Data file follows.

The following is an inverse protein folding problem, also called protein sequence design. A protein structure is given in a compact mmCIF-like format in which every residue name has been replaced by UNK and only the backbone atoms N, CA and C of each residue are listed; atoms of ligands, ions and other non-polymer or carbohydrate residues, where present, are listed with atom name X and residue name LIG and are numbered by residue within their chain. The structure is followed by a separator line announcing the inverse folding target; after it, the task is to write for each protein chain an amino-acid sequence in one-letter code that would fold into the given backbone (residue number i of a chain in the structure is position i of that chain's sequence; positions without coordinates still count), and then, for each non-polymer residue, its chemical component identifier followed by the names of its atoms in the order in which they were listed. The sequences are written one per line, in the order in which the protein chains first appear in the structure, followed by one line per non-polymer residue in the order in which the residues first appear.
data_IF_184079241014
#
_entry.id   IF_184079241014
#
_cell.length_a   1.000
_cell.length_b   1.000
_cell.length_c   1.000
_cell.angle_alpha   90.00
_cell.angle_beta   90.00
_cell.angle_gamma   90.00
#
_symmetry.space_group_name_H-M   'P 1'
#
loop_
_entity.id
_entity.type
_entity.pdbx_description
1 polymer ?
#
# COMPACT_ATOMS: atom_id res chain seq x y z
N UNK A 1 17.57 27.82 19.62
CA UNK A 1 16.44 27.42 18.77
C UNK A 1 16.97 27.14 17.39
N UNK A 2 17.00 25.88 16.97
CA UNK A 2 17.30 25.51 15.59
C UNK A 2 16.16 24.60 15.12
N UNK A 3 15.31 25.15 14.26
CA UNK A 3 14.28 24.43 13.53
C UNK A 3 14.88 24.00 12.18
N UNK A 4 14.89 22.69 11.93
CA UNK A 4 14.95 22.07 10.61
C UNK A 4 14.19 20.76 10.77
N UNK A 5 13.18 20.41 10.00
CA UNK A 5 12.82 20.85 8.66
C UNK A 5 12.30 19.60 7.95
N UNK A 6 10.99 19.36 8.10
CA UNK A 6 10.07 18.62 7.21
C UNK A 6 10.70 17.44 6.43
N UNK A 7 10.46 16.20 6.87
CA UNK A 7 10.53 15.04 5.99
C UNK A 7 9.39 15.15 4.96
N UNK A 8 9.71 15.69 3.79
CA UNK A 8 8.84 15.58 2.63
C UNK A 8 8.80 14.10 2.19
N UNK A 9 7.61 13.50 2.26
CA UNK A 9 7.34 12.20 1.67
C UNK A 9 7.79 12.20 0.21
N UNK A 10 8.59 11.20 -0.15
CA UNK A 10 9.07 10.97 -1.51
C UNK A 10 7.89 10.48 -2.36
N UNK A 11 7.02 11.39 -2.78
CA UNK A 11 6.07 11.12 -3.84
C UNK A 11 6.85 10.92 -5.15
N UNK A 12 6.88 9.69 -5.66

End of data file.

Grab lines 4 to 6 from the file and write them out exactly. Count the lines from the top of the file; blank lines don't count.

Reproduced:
_entry.id   IF_184079241014
#
_cell.length_a   1.000